Margaret Court cops stinging backhand
MARGARET Court is welcome to attend the year's first grand slam but Tennis Australia has doubled down on its opposition to the legend's stance on same-sex marriage.
TA has invited Court to attend the Australian Open as a special guest to mark the 50-year anniversary of her incredible 1970 Grand Slam, when she won all four majors.
However, in the same breath, Tennis Australia distanced itself from the 77-year-old and her views on gay marriage.
Court, a devout Christian, has caused controversy in the past for saying she does not believe gay people should be allowed to get married because the bible says that should only occur between a man and a woman.
In a statement on Saturday announcing Court's invitation to Melbourne Park in January, Tennis Australia also delivered a stinging backhand as it promoted its own programs encouraging diversity and inclusion in the sport.
"Tennis Australia respects Margaret's unmatched tennis career and welcomes her to the Australian Open, particularly in this milestone anniversary year," the TA statement read.
"As often stated, Tennis Australia does not agree with Margaret's personal views, which have demeaned and hurt many in our community over a number of years. They do not align with our values of equality, diversity and inclusion.
"Our sport welcomes everyone, no matter what gender, ability, race, religion or sexuality, and we will continue to actively promote inclusion initiatives widely at all levels of the sport.
"In 2017 the Australian Open launched #Open4All, a major diversity and inclusion initiative, designed to showcase the many inclusive opportunities in tennis.
"#Open4All encompasses events such as the Glam Slam, an international LGBTQI tournament that has been held at the Australian Open for the past few years, and will be back for AO 2020. We have also hosted events for the National Inclusion Conference and have ongoing working relationships with the Pride in Sport Index and Stand Up Events.
"The Australian Open is for everyone, and we look forward to welcoming the world to Melbourne in January 2020."
It's an extraordinary move to highlight how Court has "hurt and demeaned" people, in the same press release celebrating her milestone achievement in winning the Australian Open, French Open, Wimbledon and US Open in the same calendar year.
Tennis Australia was put in a tricky position when, earlier this month, Court called on the governing body to show her the same respect it afforded Aussie great Rod Laver, who was feted at all the majors this year in recognition of him winning the Grand Slam in 1969.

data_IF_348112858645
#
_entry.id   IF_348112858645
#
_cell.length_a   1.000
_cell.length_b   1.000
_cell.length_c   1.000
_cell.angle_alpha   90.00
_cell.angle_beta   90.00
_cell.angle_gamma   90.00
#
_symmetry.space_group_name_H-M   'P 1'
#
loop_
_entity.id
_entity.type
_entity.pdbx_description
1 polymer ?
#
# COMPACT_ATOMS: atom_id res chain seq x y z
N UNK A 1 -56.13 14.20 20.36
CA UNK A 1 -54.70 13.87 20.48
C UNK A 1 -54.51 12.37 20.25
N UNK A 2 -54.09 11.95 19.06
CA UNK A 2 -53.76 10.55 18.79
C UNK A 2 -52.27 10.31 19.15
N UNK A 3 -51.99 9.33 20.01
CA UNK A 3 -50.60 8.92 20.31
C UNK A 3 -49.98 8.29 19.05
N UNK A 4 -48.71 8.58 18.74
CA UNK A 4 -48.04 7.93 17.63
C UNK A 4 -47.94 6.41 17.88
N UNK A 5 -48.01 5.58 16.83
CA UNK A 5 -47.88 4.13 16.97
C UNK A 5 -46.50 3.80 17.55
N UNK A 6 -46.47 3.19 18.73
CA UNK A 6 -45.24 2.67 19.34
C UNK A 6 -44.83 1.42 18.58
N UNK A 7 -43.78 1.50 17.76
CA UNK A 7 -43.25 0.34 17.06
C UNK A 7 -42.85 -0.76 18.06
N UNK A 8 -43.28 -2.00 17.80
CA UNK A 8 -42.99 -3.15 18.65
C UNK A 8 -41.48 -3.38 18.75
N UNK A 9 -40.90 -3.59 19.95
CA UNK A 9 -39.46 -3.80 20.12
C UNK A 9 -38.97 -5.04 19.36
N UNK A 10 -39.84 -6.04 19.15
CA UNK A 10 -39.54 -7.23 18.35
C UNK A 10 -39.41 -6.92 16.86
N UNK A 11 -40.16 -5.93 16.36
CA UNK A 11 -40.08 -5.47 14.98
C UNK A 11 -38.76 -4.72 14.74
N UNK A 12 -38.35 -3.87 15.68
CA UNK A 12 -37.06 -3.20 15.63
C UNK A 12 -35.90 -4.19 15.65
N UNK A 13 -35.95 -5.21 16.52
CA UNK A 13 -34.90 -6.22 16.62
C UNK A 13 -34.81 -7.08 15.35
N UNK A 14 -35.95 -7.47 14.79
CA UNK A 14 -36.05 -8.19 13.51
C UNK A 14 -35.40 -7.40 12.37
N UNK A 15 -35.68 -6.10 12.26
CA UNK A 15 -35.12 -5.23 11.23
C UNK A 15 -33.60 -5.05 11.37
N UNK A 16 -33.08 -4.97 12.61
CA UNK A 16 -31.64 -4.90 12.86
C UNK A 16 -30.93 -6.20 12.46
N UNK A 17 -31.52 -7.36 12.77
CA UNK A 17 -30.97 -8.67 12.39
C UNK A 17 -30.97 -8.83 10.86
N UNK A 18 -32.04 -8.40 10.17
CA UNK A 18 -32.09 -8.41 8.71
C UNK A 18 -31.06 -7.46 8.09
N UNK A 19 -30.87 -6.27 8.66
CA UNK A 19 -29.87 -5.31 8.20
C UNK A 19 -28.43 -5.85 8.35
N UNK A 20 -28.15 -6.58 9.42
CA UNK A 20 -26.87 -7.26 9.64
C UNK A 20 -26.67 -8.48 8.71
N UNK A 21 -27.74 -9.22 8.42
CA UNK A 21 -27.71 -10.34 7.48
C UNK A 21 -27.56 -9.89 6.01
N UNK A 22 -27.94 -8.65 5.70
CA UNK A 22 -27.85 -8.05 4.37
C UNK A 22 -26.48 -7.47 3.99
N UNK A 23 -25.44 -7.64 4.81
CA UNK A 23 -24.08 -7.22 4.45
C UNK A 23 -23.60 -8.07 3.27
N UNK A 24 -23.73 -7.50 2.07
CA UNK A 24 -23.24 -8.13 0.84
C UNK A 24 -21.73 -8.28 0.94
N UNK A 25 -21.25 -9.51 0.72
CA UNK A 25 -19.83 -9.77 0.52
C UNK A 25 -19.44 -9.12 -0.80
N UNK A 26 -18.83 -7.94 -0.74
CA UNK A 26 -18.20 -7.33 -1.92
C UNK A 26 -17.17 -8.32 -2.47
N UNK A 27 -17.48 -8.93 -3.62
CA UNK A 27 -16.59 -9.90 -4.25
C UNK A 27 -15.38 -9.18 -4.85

"I think Tennis Australia should sit and talk with me," Court told The Sydney Morning Herald and The Age.
"They have never phoned me. Nobody has spoken to me directly about it. I think they would rather not confront it.
"They brought Rod in from America. If they think I'm just going to turn up, I don't think that is right. I think I should be invited. I would hope they would pay my way to come like they paid for his, and honour me. If they are not going to do that, I don't really want to come."
Court added her views on gay marriage shouldn't have anything to do with her tennis legacy and maintained she had nothing against homosexuals, but simply believed they should not be allowed to marry.
"I don't feel any of that should be brought into my tennis career," Court said. "It was a different phase of my life from where I am now and if we are not big enough as a nation and a game to face those challenges there is something wrong."
Court's call sparked plenty of debate in Australia, and comedian Lawrence Mooney, host of Triple M Sydney's breakfast program, said her attitude towards gay people had no place in society.
"You can't use 'her views are popular' and 'she has a right to use them' to be homophobic, you just can't be," Mooney told Channel 9's Today program earlier in November.
"And if you're homophobic there's no space for you in public life.
"Discriminating about sexuality is a crime, so it is legislated against.
"Margaret Court's opinions on same-sex marriage and sexuality are abhorrent and she should be hounded out of the sport until she falls into line.
"It's absolutely abhorrent.
"Margie, catch up to 2019.
"Margaret Court needs to stop discriminating against people."
Court is one of just three women - alongside Maureen Connolly (1953) and Steffi Graf (1988) - to win all four grand slams in the same year.
"I'm looking forward to celebrating the 50th anniversary of winning the Grand Slam with my family and friends at the Australian Open," Court said.
"This is an incredible milestone for me, and I can't quite believe how quickly the time has gone. It's always wonderful to catch up with my fellow legends and I'm grateful to Tennis Australia.
"Tennis is a wonderful sport and I'm proud to be part of the history of our great game."